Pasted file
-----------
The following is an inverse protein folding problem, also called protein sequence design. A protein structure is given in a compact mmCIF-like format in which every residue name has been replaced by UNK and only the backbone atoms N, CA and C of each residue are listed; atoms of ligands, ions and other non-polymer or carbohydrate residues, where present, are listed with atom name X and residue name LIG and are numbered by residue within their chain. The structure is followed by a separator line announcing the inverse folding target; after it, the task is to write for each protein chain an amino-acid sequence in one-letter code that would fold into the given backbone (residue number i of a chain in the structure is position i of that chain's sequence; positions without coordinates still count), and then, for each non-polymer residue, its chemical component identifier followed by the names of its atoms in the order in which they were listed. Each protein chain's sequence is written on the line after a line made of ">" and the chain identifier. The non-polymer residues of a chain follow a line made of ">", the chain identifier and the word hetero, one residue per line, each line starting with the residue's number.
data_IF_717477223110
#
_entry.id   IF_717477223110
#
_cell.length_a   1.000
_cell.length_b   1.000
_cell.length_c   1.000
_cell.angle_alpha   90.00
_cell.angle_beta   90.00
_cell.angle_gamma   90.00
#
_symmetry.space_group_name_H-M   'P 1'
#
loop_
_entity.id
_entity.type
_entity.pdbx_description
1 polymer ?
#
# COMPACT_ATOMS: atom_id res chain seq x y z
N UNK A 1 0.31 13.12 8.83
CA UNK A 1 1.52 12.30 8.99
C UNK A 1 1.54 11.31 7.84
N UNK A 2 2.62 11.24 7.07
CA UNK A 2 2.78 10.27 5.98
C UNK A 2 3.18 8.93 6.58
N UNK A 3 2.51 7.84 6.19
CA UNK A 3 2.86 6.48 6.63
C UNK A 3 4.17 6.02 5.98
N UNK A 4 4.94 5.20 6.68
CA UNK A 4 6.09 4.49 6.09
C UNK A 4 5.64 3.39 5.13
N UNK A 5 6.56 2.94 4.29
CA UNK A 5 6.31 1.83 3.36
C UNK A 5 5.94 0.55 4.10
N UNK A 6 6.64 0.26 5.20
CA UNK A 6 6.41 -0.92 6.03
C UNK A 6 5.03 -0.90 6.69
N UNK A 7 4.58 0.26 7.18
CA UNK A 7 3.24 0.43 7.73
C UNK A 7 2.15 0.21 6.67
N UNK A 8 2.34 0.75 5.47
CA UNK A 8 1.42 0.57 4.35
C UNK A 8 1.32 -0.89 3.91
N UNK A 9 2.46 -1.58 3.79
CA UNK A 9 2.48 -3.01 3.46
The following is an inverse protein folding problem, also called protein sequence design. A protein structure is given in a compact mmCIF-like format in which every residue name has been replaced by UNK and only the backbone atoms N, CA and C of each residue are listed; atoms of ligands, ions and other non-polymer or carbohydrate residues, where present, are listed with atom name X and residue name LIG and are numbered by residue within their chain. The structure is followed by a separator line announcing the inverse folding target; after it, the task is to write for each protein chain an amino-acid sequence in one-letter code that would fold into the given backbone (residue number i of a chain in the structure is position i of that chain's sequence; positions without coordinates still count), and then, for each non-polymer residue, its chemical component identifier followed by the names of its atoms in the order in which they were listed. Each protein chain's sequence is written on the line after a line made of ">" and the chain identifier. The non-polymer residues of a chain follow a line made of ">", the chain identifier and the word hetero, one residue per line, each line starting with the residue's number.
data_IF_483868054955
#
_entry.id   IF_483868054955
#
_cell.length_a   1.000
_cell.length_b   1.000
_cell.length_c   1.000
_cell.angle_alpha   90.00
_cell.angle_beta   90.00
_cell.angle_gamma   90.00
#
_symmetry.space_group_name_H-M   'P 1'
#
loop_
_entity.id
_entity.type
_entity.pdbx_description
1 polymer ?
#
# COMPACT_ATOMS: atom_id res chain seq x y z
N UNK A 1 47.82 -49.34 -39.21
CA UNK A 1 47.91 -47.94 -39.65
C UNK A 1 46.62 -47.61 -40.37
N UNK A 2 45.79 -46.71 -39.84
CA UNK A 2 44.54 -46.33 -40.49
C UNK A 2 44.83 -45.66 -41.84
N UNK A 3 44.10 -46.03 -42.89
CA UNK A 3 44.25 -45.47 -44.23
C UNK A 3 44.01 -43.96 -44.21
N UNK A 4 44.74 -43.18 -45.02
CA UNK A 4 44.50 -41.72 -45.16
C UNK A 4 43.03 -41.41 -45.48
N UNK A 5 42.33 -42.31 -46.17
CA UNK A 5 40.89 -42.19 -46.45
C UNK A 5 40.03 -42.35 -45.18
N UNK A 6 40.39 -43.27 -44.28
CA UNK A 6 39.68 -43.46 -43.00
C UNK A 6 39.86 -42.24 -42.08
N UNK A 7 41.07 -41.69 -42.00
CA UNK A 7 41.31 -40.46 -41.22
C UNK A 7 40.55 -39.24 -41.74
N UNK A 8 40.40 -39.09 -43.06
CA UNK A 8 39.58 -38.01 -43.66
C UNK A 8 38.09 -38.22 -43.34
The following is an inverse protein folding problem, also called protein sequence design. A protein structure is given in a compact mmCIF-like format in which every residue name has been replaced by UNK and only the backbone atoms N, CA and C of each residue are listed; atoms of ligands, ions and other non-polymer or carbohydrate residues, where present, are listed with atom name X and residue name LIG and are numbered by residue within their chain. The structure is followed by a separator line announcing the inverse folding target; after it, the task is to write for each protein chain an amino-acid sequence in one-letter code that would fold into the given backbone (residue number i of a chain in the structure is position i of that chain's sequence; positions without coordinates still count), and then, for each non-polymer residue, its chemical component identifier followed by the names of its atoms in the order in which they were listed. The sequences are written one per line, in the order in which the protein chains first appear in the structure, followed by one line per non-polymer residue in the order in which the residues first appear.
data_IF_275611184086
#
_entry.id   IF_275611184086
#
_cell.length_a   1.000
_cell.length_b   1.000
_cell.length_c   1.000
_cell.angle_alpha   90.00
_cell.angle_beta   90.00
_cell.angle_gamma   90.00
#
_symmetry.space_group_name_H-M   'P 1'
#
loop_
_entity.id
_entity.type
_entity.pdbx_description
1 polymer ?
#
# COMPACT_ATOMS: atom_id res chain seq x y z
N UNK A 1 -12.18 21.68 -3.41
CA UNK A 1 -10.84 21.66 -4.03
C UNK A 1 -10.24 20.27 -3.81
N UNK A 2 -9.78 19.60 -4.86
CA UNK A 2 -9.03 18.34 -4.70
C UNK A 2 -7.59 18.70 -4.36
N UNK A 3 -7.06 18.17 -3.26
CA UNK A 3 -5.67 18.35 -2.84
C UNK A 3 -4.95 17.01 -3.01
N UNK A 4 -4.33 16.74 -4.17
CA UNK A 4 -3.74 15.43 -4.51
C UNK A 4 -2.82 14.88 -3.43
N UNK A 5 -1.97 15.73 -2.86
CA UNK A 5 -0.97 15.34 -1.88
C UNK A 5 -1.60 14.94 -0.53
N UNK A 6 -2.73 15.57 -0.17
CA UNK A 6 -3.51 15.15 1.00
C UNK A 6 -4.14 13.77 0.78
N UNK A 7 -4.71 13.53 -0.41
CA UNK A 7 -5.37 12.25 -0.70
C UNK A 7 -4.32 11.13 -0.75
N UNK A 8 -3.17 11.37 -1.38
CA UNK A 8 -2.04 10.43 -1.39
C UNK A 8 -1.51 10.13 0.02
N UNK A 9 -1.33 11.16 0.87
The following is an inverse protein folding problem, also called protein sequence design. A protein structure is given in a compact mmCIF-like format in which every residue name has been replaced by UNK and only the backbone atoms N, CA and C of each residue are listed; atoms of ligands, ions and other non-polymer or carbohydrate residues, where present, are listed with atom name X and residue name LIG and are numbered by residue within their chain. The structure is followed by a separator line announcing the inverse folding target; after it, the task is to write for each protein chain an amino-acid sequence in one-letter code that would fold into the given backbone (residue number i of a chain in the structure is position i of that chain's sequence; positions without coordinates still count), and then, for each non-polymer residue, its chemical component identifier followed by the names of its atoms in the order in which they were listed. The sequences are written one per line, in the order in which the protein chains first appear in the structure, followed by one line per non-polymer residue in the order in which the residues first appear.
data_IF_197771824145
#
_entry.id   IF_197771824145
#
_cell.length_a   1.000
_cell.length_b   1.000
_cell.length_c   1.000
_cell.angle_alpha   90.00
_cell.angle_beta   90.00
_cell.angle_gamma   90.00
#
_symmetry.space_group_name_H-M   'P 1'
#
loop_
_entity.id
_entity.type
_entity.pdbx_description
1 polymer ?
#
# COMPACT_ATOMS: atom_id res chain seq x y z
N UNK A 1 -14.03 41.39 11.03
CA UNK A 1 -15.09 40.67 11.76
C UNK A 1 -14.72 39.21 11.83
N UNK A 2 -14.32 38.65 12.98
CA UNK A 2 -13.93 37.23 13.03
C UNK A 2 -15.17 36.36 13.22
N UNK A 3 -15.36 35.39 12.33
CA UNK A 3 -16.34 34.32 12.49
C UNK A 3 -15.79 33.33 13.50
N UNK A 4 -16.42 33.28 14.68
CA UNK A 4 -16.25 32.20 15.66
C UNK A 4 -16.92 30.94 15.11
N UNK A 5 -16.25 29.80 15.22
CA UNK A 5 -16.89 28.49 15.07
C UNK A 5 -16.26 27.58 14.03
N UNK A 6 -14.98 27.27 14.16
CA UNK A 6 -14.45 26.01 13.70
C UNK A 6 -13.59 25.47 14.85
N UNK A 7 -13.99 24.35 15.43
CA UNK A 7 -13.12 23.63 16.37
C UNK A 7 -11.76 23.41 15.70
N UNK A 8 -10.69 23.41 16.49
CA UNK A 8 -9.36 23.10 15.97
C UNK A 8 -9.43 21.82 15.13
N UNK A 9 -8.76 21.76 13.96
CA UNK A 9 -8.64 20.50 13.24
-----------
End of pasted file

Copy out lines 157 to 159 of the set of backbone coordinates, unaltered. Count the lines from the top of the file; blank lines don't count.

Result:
1 polymer ?
#
# COMPACT_ATOMS: atom_id res chain seq x y z